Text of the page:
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Patrick Sevat
Patrick Sevat

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Wrapping up: useful plugins for Gatsby

Illustration by Katerina Limpitsouni

Recently I started migrating an older Drupal based blog to a combination of Gatsby and Netlify CMS (source), both of which I had no prior experience with. In this blog series I'll talk you through the experiences, hurdles and solutions. In part 6 I'll give some advice how to implement common features.

Typescript in Gatsby

My starter template did not provide Typescript out of the box, luckily there's a plugin for that πŸŽ‰. Just install gatsby-plugin-typescript and add it to your plugin array. You can now either rename your .js(x) files to .ts(x) with no further config needed.

Search functionality in Gatsby

This would be one of the domains where beforehand I'd expect GraphQL to excel, however, GraphQL is not available in the browser... d'oh!

To get search working browser side there are 2 approaches:

  1. API based using Algolia and its Gatsby plugin
  2. Creating an index and querying in the browser ("local search"). I took this approach and used the @gatsby-contrib/gatsby-plugin-elasticlunr-search plugin.

❗ Be aware that for websites with lots of websites the created index can get bloated really, really fast. Keep an eye on your bundle size!

Pagination in Gatsby

For my "all blogs page" I wanted to add pagination. For this to work you do not need an external plugin, but you can follow the approach described on the Gatsby docs. A quick gist from gatsby-node.js:

exports.createPages = ({ actions, graphql }) => {
  const { createPage } = actions

  return graphql(`
    # big GraphQL query
  `).then(result => {
    const posts =;
    const blogs = posts.filter(post => post.node.frontmatter.templateKey === 'blog-post');
    const blogsPerPage = 6
    const numPages = Math.ceil(blogs.length / blogsPerPage)

    Array.from({ length: numPages })
    .forEach((_, i) => {
        path: i === 0 ? `/blog` : `/blog/${ i + 1 }`,
        component: path.resolve("./src/templates/blog-overview.tsx"),
        context: {
          limit: postsPerPage,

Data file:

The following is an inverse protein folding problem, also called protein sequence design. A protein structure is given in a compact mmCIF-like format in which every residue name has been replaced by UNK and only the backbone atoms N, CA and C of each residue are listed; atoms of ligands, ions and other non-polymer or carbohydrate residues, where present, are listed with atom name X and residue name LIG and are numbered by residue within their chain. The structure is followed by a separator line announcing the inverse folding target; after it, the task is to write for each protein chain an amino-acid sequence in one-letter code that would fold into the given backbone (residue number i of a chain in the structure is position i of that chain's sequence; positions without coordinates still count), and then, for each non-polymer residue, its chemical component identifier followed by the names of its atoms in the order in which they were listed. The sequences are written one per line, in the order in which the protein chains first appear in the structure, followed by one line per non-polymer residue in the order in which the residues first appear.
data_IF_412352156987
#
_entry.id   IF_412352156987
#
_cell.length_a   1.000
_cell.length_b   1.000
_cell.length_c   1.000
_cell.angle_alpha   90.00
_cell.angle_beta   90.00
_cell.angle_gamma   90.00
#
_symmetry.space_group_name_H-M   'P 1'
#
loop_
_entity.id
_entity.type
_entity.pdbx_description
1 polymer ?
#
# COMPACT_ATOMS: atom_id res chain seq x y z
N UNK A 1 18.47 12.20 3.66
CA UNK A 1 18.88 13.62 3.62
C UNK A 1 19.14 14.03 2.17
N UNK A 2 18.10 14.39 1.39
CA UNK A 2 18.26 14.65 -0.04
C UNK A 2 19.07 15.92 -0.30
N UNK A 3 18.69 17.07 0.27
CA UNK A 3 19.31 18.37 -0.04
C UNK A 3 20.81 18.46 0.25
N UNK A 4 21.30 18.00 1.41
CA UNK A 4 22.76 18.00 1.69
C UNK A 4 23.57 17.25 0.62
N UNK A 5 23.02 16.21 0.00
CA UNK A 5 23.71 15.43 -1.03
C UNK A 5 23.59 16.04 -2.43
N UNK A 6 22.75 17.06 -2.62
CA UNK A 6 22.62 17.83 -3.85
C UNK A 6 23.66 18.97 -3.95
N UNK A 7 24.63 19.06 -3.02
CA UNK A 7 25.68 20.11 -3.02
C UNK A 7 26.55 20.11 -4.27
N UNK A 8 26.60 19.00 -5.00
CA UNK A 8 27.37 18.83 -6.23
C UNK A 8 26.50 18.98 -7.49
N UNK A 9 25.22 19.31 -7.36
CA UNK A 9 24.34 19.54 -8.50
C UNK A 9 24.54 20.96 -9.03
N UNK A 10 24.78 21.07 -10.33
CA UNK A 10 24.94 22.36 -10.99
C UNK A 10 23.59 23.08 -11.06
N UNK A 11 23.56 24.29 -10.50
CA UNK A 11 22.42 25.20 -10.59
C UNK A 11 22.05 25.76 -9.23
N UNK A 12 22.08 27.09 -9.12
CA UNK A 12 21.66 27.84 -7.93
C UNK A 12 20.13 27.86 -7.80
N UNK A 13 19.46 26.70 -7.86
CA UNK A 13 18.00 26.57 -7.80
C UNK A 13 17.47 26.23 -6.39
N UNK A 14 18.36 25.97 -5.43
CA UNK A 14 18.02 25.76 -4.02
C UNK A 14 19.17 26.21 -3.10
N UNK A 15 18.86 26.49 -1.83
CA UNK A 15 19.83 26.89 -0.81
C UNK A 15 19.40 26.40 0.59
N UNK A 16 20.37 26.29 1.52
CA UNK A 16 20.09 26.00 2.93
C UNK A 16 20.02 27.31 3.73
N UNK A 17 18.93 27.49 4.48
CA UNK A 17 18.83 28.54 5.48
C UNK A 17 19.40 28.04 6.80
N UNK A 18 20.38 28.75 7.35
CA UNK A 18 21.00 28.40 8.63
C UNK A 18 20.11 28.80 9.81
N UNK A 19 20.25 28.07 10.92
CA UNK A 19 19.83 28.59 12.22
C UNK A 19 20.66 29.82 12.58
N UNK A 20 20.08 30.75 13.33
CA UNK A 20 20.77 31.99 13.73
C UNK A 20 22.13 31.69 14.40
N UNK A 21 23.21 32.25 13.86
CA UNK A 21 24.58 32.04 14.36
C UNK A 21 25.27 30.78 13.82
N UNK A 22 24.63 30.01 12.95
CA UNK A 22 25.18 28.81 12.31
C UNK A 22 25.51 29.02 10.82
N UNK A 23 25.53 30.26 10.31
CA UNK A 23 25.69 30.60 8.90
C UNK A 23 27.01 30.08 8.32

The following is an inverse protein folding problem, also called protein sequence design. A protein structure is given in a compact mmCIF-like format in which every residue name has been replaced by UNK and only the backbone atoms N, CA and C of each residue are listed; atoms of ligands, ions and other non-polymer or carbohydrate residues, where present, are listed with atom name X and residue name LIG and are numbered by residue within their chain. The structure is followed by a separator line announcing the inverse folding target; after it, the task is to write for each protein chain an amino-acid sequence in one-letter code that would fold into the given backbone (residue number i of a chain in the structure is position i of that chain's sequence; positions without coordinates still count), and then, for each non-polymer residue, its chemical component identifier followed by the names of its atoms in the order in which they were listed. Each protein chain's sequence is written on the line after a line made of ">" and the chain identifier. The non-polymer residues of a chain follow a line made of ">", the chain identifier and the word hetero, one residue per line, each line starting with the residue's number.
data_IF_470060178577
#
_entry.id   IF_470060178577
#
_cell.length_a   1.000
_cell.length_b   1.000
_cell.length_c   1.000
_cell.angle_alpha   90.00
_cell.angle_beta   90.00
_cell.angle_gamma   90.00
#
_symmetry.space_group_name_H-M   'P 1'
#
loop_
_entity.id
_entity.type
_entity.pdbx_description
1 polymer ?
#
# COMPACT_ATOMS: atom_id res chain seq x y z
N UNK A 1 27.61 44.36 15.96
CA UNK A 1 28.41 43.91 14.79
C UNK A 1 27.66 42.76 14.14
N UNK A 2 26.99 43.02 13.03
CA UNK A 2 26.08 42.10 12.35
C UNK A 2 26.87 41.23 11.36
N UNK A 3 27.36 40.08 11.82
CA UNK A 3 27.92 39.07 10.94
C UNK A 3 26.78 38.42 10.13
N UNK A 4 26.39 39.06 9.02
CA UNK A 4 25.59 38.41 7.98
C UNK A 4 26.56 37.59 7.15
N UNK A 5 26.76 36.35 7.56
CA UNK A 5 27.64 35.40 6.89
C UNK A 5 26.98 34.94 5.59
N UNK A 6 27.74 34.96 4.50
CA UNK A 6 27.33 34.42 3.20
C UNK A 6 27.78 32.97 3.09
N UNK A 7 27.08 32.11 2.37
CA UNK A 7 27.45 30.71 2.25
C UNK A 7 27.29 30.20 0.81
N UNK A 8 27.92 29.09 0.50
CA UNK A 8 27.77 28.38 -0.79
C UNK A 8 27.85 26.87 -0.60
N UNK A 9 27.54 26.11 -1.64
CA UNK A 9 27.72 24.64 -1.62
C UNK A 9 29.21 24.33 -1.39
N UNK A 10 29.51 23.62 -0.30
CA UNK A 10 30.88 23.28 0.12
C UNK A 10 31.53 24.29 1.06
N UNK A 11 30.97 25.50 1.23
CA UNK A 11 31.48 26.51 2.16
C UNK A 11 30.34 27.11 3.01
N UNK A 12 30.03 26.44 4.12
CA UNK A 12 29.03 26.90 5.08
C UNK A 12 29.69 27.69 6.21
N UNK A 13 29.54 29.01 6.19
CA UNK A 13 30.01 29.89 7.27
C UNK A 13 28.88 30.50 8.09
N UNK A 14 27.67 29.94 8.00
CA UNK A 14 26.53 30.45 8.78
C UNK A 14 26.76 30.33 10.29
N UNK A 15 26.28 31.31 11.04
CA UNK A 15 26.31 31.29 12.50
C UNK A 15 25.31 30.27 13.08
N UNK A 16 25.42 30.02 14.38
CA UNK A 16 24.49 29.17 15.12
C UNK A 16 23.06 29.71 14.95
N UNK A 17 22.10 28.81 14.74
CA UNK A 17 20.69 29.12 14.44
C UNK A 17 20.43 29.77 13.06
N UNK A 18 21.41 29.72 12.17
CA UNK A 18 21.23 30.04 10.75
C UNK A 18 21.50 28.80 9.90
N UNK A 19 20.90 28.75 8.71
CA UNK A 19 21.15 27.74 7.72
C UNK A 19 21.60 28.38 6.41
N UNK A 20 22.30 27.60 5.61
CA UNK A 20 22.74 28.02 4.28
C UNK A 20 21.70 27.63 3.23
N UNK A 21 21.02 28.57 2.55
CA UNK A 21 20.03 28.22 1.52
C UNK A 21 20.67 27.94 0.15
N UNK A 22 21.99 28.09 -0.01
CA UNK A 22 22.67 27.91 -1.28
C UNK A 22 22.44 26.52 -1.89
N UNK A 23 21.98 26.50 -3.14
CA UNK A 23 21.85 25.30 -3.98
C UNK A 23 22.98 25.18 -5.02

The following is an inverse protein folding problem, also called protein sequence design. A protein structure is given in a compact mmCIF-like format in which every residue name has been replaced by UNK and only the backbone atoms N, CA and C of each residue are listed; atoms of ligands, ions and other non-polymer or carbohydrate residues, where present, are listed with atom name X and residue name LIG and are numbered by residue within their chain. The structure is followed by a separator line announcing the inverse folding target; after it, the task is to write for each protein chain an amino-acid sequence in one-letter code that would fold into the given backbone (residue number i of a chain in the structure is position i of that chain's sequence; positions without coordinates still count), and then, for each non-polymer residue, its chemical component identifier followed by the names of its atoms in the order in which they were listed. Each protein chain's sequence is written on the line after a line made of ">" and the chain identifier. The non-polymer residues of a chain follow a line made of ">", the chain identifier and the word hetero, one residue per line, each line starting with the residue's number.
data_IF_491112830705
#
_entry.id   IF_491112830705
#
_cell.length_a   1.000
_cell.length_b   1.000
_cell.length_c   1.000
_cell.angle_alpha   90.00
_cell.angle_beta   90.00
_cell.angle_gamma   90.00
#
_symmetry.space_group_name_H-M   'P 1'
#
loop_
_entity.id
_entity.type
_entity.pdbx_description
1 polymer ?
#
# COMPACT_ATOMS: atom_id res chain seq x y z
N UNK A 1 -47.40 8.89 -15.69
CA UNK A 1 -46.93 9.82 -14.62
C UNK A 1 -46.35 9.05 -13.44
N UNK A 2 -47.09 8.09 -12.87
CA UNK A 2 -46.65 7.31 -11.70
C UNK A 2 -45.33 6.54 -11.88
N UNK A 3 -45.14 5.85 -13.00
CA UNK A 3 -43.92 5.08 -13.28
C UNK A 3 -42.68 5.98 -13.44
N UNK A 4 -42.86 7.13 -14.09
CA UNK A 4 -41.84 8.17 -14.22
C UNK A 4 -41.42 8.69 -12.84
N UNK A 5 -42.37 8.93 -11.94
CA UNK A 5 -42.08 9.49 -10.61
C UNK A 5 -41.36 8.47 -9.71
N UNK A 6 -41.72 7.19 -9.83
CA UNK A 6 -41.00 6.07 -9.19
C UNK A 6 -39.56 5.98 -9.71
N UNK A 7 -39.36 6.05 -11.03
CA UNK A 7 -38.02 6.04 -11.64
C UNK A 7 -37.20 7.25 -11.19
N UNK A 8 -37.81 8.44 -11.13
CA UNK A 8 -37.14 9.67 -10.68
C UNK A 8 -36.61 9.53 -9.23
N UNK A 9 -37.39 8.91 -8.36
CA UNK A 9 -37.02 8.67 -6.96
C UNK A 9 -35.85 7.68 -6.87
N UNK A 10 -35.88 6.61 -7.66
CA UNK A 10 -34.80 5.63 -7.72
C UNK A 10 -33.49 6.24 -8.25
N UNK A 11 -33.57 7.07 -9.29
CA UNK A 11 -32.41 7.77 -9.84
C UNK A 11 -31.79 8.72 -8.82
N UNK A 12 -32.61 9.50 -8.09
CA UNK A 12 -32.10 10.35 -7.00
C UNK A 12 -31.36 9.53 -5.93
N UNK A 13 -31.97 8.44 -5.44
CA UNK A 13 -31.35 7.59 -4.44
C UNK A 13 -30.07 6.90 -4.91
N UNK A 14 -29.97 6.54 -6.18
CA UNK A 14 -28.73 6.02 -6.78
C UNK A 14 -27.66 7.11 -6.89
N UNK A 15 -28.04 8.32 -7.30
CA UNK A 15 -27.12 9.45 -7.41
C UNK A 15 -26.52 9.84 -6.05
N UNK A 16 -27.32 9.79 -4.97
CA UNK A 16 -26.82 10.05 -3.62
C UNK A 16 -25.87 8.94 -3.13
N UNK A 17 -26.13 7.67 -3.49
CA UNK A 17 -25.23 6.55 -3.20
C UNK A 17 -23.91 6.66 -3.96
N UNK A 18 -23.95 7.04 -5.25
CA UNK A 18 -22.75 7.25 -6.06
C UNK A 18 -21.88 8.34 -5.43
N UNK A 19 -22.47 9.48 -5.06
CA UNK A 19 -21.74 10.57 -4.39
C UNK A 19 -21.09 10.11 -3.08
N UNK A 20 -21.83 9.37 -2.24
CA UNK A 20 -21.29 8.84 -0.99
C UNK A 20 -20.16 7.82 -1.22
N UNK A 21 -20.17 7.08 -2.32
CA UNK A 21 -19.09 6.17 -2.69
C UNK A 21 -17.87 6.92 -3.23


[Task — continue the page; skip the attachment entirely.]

skip: i * postsPerPage,
          currentPage: i + 1,

    // more code
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Styling SVG in Gatsby

Using SVG files works out of the box in Gatsby via Webpack. However, the drawback is that Webpack converts smaller SVG files into a data-URI. This works fine, but the downside is that you can no longer target the SVG file in css, for example to change the fill property.

To overcome this I've installed gatsby-plugin-react-svg plugin which I've configured to include this RegEx /\.inline\.svg$/;

import Paperclip from '../img/paperclip-logo.inline.svg';

const FooComponent = () => {
  return <Paperclip title="an paperclip icon" />
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Image optimalization in Gatsby

One of the most useful plugins that came with the Gatsby + Netlify CMS starter template are the gatsby-transformer-sharp and gatsy-plugin-sharp plugins.

These plugin autogenerate images in the newer webp format which takes less size while retaining quality. Furthermore, it can also generate smaller versions of images if you know that full-size is not needed (for example in a card component). And for places where you do want larger sizes, the plugins can also create an srcset which allows browsers to pick the most appropriate size.

PWA support in Gatsby

We all want that 100 in Lighthouse, right? To get the 100 in PWA we must enable two plugins: gatsby-plugin-manifest and gatsby-plugin-offline. Further reading can be done here.

Big thanks to all readers ❀! I'd love to hear your thoughts in the comments or via Twitter!

This blog is part of a series on how I migrated away from a self-hosted Drupal blog to a modern JAM stack with Gatsby and Netlify CMS.

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